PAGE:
"We think that alcohol accounts for up to 5% of cancer", says Dr. Clifford Hudis, CEO of the American Society of Clinical Oncology. People who drink more than four alcoholic drinks a day have five times the risk of cancer of the oral cavity and pharynx, five times the risk of esophageal cancer and two times the risk of liver cancer, compared with those who don't drink.
"If you don't drink, there's no reason to start". Here's one: 5.8 percent of cancer deaths worldwide are caused by alcohol. Indeed, a recent survey from the organization found that 70 percent of Americans didn't know that drinking alcohol is a risk factor for cancer.
"ASCO believes that a proactive stance by the Society to minimize excessive exposure to alcohol has important implications for cancer prevention", the statement, which was published in the Journal of Clinical Oncology, said.
Those that are heavy drinkers face far higher risks of throat and mouth cancer, voice box cancer, liver cancer and to some extent, the colorectal cancers, cautioned the group.
The authors write that the number of adults who binge drink has been increasing during the past decade.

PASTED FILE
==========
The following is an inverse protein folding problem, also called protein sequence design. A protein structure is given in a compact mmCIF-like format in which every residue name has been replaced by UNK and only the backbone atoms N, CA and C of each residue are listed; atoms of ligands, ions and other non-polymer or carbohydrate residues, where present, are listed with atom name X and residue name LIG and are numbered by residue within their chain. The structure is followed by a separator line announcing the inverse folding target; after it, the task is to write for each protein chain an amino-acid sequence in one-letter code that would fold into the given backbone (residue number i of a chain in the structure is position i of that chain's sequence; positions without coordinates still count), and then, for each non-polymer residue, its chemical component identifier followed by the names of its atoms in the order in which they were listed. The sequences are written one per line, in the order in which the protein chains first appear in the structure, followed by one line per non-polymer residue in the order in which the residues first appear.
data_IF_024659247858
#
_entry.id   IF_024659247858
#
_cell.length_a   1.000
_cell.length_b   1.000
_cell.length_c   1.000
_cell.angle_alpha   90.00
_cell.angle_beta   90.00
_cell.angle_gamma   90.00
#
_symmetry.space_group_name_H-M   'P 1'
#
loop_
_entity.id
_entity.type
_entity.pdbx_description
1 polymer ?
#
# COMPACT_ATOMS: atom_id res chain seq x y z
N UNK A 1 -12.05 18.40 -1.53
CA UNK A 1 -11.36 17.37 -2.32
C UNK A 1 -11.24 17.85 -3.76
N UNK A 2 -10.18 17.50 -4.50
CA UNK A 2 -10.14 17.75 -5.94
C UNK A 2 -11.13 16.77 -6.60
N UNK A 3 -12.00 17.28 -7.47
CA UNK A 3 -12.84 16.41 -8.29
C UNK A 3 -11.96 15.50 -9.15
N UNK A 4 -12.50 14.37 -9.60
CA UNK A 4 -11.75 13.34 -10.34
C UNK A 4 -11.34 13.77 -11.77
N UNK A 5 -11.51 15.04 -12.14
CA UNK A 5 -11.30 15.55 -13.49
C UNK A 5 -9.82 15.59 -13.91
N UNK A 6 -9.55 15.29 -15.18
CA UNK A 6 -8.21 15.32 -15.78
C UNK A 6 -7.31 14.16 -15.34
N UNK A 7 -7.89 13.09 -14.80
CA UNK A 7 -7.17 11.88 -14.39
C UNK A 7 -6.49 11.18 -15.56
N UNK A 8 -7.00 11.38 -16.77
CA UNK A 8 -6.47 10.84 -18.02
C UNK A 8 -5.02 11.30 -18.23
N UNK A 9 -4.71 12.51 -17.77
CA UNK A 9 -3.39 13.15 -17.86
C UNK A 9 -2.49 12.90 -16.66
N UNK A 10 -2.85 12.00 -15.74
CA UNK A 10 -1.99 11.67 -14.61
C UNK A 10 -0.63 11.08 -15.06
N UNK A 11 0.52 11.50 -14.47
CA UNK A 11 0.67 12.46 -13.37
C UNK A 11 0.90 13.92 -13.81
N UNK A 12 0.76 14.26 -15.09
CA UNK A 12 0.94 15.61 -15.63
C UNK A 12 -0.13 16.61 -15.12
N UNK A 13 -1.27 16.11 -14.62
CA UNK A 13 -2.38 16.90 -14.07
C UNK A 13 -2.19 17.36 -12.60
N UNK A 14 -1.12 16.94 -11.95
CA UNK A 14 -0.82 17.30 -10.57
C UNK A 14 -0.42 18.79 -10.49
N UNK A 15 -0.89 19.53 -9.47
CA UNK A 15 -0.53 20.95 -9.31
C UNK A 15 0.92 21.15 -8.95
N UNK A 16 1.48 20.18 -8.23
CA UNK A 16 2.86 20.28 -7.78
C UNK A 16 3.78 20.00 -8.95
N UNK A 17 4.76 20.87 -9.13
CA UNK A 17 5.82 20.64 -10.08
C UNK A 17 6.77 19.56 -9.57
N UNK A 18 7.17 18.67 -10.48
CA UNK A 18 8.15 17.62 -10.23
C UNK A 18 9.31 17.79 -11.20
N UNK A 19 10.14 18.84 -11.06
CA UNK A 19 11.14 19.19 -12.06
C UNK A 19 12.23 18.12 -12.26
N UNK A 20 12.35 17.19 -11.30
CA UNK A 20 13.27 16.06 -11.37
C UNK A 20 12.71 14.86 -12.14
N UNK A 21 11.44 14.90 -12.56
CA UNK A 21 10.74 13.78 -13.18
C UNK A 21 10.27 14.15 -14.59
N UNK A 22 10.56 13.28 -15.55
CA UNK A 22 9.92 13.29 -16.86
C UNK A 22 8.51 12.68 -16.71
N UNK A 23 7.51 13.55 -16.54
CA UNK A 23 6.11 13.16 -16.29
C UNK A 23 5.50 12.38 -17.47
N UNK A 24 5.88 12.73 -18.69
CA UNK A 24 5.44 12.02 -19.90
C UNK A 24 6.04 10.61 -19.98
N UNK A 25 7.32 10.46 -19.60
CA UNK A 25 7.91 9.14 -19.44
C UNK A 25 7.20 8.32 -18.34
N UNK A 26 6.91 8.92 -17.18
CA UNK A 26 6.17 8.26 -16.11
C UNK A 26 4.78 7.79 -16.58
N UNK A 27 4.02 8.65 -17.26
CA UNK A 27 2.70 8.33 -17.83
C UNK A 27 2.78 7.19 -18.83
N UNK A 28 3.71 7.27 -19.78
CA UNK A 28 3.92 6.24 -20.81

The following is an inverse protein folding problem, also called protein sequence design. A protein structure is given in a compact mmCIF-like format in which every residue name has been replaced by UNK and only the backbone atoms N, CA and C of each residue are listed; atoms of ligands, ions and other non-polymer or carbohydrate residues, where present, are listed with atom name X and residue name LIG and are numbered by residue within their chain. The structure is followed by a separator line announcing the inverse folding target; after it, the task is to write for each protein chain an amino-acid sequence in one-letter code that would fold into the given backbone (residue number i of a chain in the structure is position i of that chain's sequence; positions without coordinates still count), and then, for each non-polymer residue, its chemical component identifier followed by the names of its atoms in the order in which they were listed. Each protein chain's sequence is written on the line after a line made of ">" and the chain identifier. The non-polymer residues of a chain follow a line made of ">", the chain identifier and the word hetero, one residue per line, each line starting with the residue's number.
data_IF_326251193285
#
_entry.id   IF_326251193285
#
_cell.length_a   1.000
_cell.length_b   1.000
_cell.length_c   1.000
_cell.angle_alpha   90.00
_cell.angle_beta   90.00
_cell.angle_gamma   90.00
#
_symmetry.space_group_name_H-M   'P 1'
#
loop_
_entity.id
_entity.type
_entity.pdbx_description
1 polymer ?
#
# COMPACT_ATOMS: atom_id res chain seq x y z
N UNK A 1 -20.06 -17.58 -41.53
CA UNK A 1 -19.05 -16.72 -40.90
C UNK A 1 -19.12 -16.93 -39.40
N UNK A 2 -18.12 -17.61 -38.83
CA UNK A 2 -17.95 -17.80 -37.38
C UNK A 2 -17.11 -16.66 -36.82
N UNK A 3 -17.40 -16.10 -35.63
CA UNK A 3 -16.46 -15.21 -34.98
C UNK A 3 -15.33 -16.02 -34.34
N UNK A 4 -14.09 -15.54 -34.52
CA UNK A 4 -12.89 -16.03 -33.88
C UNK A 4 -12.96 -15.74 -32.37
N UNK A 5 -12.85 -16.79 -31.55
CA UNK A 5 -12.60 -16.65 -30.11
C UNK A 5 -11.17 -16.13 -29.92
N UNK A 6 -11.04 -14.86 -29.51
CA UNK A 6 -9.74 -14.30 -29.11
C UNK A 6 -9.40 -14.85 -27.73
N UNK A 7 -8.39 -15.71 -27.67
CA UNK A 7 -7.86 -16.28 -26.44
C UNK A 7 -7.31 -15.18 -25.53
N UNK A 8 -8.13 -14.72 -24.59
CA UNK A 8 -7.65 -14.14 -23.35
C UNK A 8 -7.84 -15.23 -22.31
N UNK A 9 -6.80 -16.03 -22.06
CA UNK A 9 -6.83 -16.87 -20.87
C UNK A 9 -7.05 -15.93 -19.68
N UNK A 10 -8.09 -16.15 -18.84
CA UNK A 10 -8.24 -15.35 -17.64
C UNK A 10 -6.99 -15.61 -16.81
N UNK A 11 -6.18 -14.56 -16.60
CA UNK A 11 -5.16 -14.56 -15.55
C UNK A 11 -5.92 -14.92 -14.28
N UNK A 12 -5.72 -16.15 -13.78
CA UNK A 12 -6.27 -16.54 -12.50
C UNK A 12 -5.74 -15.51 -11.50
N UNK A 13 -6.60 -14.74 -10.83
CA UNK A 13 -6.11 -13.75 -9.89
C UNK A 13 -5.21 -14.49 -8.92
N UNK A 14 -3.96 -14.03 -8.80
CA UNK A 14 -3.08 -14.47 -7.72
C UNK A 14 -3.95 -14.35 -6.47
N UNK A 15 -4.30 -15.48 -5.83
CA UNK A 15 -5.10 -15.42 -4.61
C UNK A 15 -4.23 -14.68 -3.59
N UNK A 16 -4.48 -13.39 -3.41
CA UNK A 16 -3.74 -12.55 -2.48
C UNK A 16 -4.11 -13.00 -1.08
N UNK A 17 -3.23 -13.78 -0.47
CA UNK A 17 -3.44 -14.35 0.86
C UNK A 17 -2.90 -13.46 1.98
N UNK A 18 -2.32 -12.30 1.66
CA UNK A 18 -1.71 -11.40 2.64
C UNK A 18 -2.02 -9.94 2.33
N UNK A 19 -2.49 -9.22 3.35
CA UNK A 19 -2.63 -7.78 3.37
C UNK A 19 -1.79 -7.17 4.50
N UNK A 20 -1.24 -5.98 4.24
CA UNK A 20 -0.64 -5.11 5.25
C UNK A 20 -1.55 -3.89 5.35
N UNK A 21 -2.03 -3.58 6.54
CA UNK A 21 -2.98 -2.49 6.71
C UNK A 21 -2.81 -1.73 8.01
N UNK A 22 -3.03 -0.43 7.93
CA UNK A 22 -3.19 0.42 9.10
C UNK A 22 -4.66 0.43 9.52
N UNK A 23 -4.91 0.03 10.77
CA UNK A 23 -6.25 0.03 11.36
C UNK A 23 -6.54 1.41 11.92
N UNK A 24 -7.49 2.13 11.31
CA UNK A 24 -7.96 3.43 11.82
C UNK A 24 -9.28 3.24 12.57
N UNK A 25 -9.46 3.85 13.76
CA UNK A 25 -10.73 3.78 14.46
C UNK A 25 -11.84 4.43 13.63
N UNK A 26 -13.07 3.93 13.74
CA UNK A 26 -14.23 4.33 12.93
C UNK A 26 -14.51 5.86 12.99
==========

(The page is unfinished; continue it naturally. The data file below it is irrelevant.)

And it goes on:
People living with cancer remain at risk for other cancer and hence should not drink even small or moderate amounts of alcohol.
"The message is not, 'Don't drink.' It's, 'If you want to reduce your cancer risk, drink less". "In cancers for which both alcohol drinking and cigarette smoking are causal factors, the cancer risks in those who are both alcohol drinkers and cigarette smokers are much larger than the risks seen for those who only drink alcohol or only smoke cigarettes", reads the statement.
"It's good to look at where you are with diet and physical activity and look at places where you might improve and just start every day to take some simple steps to decrease your risk and improve your health", Bender said. "We also can't ignore the fact that in many USA counties a quarter of the people, or more, are binge drinkers". "Therefore, limiting alcohol intake is a means to prevent cancer".
Heavy alcohol use could increase the risk of cancer, pictured is a customer drinking an IPA beer at a brewery February 7, 2014 in Santa Rosa, California. "It is really the heavy drinkers over a long period of time that we need to worry about", she said.